Mammoth Hurricane Irma, Jose's scope breathtaking from space

Courtesy MGN

Katia is now one of three active hurricanes in the Atlantic, as well as Jose and Irma. It weakened as it passed over the rest of Florida and was downgraded to a tropical storm by Monday morning. It is now passing through the southeastern Bahamas, and by Sunday morning, it should be making its way toward southern Florida.

Harvey and Irma both made a USA landfall as Category 4 hurricanes.

This visible light image from NOAA's GOES East satellite shows Hurricane Katia in the southwestern Gulf of Mexico on September 8 at 9:15 a.m. EDT (1315 UTC). Irma is moving toward the west near 12 miles per hour, and a turn toward the northwest is expected by late Saturday.

The centre said Irma made landfall there and has maximum sustained winds of 257 km/h.

Heavy rain will move into south Florida Saturday evening. The Moderate Resolution Imaging Spectroradiometer (MODIS) instrument on NASA's Terra satellite tracked powerful bands of thunderstorms near the storm's center yesterday (Sept. 7), but its eye was not visible. On the other hand, the hurricane is expected to pose no threat to the US after it passes the northern Leeward islands. A turn toward the northwest with a decrease in forward speed is forecast tonight through the weekend. At least nine Category 4 or 5 hurricanes have made landfall in Florida since 1898. Some fluctuation in intensity, up or down, could occur during the next day or so.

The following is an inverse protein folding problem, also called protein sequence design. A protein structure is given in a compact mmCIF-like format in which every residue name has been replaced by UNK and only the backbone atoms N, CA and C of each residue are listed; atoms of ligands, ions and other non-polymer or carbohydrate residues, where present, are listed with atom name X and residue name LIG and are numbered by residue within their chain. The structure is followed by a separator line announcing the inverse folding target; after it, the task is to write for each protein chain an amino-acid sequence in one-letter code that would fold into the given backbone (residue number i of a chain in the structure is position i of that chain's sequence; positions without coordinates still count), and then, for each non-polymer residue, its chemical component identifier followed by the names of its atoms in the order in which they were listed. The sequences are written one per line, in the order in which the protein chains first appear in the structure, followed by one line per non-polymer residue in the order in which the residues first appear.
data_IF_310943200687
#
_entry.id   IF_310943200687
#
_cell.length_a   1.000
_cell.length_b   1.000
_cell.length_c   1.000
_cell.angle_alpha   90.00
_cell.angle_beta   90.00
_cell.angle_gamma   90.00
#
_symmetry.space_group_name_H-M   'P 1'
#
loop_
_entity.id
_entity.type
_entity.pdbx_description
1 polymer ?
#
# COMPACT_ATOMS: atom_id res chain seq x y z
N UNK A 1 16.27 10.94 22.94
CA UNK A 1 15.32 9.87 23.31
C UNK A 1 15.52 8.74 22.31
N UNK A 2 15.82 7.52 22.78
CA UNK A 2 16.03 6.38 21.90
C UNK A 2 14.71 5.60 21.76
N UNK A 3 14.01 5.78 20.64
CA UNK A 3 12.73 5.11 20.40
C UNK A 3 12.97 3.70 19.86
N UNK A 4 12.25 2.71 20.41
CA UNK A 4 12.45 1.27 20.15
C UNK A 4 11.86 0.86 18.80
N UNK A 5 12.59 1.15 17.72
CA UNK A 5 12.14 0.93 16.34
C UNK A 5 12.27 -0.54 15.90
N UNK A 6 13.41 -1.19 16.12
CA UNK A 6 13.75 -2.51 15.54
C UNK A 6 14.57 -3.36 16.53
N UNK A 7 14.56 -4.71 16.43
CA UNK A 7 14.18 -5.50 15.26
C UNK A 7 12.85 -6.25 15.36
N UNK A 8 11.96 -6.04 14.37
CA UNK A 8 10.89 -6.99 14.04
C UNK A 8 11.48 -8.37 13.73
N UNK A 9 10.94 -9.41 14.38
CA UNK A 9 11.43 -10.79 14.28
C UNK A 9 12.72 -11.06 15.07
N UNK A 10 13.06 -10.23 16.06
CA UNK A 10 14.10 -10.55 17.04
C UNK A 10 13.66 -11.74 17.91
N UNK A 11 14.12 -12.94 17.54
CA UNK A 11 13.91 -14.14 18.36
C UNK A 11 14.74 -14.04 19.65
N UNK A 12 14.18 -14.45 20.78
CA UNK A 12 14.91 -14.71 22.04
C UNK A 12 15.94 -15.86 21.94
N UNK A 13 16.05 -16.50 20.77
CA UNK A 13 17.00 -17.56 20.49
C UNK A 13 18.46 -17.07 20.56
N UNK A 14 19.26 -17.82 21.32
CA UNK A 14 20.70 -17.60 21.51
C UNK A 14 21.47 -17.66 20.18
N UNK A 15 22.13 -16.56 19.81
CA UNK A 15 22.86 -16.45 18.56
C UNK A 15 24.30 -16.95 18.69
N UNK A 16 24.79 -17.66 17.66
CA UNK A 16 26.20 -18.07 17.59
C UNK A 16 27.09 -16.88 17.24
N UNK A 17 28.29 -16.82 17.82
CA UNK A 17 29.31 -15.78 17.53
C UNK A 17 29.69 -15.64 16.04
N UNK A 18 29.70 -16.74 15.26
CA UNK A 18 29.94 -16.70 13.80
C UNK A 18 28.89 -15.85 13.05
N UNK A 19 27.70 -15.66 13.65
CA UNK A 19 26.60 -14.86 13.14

Hurricane Irma swept along the coast of Cuba on Saturday before turning north to make landfall in the Florida Keys on Sunday.

The storm is about 160 miles east-southeast of Tampico, Mexico, and it's some 125 north-northeast of Veracruz, the storm-tracking agency said.

The U.S. National Hurricane Center says that Tropical Storm Katia is starting to stall over Mexico's Sierra Madre mountains.

As of 11 a.m. ET, Jose had winds of 105 miles per hour, making it a Category 2 storm.

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